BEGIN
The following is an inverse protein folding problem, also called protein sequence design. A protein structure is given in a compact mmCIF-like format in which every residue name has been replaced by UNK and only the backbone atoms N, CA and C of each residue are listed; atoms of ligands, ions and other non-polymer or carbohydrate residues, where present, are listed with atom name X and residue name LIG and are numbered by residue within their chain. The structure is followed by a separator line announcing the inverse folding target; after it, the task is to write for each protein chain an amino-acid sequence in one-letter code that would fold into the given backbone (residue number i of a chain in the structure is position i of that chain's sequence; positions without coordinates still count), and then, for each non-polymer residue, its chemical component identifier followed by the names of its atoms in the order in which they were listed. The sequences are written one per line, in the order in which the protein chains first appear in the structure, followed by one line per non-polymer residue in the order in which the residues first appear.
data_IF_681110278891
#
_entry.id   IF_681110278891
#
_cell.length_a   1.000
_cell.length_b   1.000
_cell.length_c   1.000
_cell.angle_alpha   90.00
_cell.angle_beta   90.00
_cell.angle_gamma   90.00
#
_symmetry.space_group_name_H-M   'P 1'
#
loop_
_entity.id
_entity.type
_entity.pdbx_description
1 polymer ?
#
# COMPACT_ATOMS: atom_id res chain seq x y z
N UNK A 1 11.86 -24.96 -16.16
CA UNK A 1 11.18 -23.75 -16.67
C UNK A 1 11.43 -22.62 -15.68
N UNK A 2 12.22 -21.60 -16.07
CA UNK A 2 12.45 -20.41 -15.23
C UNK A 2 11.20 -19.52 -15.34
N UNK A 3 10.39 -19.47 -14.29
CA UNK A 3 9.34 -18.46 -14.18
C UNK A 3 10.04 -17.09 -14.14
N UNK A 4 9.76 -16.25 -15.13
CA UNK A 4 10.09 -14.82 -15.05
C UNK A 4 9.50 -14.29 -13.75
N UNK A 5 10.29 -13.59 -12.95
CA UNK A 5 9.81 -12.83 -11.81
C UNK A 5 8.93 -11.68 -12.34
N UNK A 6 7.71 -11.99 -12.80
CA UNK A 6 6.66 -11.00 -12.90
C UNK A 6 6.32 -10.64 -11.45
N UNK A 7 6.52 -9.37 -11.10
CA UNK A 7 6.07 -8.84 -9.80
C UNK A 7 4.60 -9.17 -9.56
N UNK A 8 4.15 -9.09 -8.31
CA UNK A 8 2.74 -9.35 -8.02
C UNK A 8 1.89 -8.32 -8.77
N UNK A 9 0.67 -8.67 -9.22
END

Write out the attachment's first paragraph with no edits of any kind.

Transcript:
The following is an inverse protein folding problem, also called protein sequence design. A protein structure is given in a compact mmCIF-like format in which every residue name has been replaced by UNK and only the backbone atoms N, CA and C of each residue are listed; atoms of ligands, ions and other non-polymer or carbohydrate residues, where present, are listed with atom name X and residue name LIG and are numbered by residue within their chain. The structure is followed by a separator line announcing the inverse folding target; after it, the task is to write for each protein chain an amino-acid sequence in one-letter code that would fold into the given backbone (residue number i of a chain in the structure is position i of that chain's sequence; positions without coordinates still count), and then, for each non-polymer residue, its chemical component identifier followed by the names of its atoms in the order in which they were listed. The sequences are written one per line, in the order in which the protein chains first appear in the structure, followed by one line per non-polymer residue in the order in which the residues first appear.